February 11, 2016
And it contains one pretty amusing image of me. HERE.
February 7, 2016
Beginning September 2016 I will be Distinguished Professor of Philosophy at the Southern California Institute of Architecture, or SCI-Arc as it is usually abbreviated (on leave from the American University in Cairo).
I’ll not be living in Los Angeles, but will be there very frequently.
February 5, 2016
The 24-year-old Italian graduate student from Cambridge (UK), and a visiting scholar here at the American University in Cairo, disappeared on January 25 while travelling from the Dokki neighborhood to downtown to meet an associate. He has since been found dead in a ditch, with signs of extensive torture. This brutal tragedy has numbed everyone in Cairo, not to mention the Italian public and Italian government.
You can now read Regeni’s final article, published posthumously HERE.
The Italian Ambassador in Cairo has demanded an explanation. Keep an eye on this case.
February 4, 2016
I’ll be appearing jointly with Wang Min An from Beijing, HERE.
February 3, 2016
That must have been the longest break I ever took from this blog– a little over a month. January was busy, and I forgot to post anything here.
The most immediate news is that I’ll be speaking at Goldsmiths in London on February 7 [correction: February 8]. Surely by now I must have lectured at Goldsmiths more than at any other place in the world. So many interesting people there that it’s always a shot in the arm to visit.
Otherwise, I’m currently finishing up a piece on “Latour’s Decomposition of Economics” for a special issue of New Literary History on Latour and the humanities. The prompt for the special issue is the fact that Latour is a fairly dominant figure in the social sciences but not nearly as influential in the humanities.
The obvious first step in discussing Latour and the humanities is the point that the humanities are not just about humans. This may seem obvious, but for decades all we talked about was how the human subject was socially or linguistically constructed. Some people are now retroactively trying to find a major role for non-human objects in Derrida and Foucault, but it just isn’t there. If Latour eventually unseats Foucault as the standard name to drop in the humanities and social sciences (as some think is slowly happening already) it will be because of this very point.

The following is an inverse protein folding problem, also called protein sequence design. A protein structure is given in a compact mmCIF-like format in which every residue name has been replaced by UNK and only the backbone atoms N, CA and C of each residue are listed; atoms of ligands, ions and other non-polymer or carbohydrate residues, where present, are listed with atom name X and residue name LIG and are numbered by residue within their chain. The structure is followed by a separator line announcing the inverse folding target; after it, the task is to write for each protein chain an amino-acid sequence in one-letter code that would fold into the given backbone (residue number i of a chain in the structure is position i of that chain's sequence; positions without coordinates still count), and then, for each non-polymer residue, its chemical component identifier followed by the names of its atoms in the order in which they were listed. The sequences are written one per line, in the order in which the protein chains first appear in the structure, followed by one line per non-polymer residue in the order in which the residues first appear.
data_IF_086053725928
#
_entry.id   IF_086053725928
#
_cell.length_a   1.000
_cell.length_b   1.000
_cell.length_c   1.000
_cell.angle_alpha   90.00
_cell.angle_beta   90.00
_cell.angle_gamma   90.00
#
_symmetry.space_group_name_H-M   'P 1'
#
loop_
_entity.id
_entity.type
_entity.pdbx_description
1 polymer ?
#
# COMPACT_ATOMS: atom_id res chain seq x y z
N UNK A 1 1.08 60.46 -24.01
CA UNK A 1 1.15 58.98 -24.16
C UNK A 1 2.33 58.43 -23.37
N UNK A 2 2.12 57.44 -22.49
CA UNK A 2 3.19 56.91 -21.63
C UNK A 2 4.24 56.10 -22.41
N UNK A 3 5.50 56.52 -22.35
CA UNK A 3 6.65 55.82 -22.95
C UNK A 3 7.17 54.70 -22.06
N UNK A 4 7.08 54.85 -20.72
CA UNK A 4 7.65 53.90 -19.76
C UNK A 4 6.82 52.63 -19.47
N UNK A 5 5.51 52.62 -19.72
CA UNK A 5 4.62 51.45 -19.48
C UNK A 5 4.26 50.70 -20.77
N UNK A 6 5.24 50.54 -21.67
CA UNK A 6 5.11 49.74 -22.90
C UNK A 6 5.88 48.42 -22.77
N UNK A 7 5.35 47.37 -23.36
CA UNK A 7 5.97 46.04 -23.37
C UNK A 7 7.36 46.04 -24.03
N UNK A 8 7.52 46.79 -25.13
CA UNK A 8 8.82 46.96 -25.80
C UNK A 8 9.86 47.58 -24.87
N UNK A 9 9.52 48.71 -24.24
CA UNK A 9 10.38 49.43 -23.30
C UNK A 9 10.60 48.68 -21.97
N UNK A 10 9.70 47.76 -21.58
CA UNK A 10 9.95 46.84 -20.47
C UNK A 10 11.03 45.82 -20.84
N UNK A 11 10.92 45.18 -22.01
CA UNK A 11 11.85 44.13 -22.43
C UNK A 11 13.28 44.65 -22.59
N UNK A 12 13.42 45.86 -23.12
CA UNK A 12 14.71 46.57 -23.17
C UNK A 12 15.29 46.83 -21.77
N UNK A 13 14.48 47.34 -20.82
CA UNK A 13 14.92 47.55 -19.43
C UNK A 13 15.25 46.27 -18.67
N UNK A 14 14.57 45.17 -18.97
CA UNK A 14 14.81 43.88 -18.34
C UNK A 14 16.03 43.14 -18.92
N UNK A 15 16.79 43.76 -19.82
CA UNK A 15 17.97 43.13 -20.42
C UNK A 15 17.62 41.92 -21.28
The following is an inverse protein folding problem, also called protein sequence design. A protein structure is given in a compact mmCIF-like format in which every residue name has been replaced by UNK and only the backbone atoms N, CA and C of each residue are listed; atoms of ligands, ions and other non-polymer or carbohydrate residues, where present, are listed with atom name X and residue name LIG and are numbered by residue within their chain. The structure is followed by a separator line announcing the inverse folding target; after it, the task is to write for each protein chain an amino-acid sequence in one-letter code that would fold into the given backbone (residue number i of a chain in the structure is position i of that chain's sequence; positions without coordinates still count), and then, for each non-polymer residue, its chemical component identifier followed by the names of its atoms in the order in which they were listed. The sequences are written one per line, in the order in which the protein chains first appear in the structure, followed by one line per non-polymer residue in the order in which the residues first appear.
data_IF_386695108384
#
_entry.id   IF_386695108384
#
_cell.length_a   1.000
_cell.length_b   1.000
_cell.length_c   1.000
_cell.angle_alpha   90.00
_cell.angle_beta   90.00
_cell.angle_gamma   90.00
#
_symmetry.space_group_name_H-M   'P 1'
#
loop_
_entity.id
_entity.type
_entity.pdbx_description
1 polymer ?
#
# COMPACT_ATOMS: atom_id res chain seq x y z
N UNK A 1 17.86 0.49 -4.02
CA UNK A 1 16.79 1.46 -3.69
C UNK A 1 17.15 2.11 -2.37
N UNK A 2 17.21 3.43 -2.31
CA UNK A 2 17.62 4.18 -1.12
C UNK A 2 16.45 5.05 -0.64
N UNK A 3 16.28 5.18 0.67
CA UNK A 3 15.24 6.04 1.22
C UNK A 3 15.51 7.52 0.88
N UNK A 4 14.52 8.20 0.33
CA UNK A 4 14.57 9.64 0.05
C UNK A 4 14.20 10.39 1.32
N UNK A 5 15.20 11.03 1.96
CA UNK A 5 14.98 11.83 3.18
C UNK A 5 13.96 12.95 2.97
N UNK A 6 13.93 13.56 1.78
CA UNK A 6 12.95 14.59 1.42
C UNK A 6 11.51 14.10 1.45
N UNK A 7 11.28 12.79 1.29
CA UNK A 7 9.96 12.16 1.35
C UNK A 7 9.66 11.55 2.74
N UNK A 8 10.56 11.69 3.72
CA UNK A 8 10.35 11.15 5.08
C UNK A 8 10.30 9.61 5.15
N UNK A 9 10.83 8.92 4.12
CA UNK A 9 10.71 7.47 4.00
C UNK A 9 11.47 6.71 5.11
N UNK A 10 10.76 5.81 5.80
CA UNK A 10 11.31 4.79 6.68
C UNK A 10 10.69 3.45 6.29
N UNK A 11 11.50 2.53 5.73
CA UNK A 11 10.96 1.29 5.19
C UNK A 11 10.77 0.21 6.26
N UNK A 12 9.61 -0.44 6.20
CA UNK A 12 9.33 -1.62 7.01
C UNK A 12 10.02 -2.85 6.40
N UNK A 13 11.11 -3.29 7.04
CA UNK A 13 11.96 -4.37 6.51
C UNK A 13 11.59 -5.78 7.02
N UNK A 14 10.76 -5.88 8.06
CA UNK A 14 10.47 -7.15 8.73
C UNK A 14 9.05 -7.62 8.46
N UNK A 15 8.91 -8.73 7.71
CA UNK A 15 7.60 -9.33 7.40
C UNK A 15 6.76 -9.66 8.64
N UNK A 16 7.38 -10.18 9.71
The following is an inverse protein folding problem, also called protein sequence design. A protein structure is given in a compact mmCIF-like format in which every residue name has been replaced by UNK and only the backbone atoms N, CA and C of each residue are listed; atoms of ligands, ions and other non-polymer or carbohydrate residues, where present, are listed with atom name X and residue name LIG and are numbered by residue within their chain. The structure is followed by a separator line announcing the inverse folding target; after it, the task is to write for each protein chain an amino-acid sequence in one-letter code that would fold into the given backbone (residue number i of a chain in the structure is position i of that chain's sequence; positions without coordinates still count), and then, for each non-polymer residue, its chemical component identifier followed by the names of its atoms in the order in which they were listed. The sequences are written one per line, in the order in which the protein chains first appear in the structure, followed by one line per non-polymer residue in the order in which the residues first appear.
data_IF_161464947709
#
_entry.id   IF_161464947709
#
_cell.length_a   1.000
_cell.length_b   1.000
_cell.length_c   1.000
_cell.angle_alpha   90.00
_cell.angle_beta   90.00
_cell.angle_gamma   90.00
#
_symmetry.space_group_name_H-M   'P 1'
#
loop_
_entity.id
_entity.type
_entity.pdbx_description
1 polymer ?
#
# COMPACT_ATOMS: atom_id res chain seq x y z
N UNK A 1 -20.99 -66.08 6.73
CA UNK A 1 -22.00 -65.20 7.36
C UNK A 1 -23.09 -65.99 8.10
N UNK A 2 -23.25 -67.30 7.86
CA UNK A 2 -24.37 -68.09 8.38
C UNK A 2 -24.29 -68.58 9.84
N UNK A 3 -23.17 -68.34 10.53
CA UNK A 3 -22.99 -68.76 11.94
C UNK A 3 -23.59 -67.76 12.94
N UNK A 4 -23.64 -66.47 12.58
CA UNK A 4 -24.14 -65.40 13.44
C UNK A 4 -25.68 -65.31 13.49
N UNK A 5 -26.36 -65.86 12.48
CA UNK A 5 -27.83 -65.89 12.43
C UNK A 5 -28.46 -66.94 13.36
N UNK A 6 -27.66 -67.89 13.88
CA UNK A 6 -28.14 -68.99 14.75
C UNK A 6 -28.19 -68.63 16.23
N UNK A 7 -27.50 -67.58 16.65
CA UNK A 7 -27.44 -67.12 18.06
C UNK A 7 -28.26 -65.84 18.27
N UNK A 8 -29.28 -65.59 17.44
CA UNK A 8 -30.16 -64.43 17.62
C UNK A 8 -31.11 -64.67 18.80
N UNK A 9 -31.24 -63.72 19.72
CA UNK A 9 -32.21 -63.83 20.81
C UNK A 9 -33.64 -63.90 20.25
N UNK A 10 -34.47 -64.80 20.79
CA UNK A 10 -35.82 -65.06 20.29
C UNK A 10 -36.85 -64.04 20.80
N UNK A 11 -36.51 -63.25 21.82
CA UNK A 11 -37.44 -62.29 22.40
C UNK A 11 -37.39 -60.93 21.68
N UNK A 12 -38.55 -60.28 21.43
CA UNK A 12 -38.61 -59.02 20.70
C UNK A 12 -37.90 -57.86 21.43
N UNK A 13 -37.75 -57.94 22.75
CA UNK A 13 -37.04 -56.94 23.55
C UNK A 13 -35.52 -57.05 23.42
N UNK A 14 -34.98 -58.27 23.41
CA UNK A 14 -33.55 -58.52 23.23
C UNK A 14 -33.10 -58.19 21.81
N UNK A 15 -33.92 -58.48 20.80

The point of writing about the decomposition of economics is that perhaps the most interesting triad of modes in An Inquiry Into Modes of Existence is the closing [ORG]/[ATT]/[MOR] trinity, all of which emerge from the defects of economics itself.
[ORG] is perhaps the trickiest of the three. [ATT] is easier because Latour (with Lépinay) has written comparatively more about it, since they explain this mode clearly by way of Gabriel Tarde’s wonderfully wild and gigantic book on economics.
But [MOR] is perhaps the most fascinating of all, since probably up until Politics of Nature (first published in French in 1999), Latour had almost exclusively bad things to say about moralists. But suddenly, in Politics of Nature, moralists join scientists as crucial detectors of the real/the outside that is not currently formatted into a political network. In Modes Latour goes a surprising step further and claims, in his brief conclusion, that morality is actually the most important of all the modes, since it guides the felicity of application of all the other modes. Latour as a moralist? Yes, but now he is turning back to Schmitt as the chief political theorist in his work on Gaia, which makes the picture more complicated.
December 27, 2015
The listed publication date is May 31, 2016, but I wonder if it will really be that late.
December 26, 2015
This will be the seventh book in the Speculative Realism series, if I’m counting correctly, with an eight to follow not much later than DeLanda’s.
Submissions are always welcome, including intelligent critiques of SR from whatever vantage point you happen to occupy.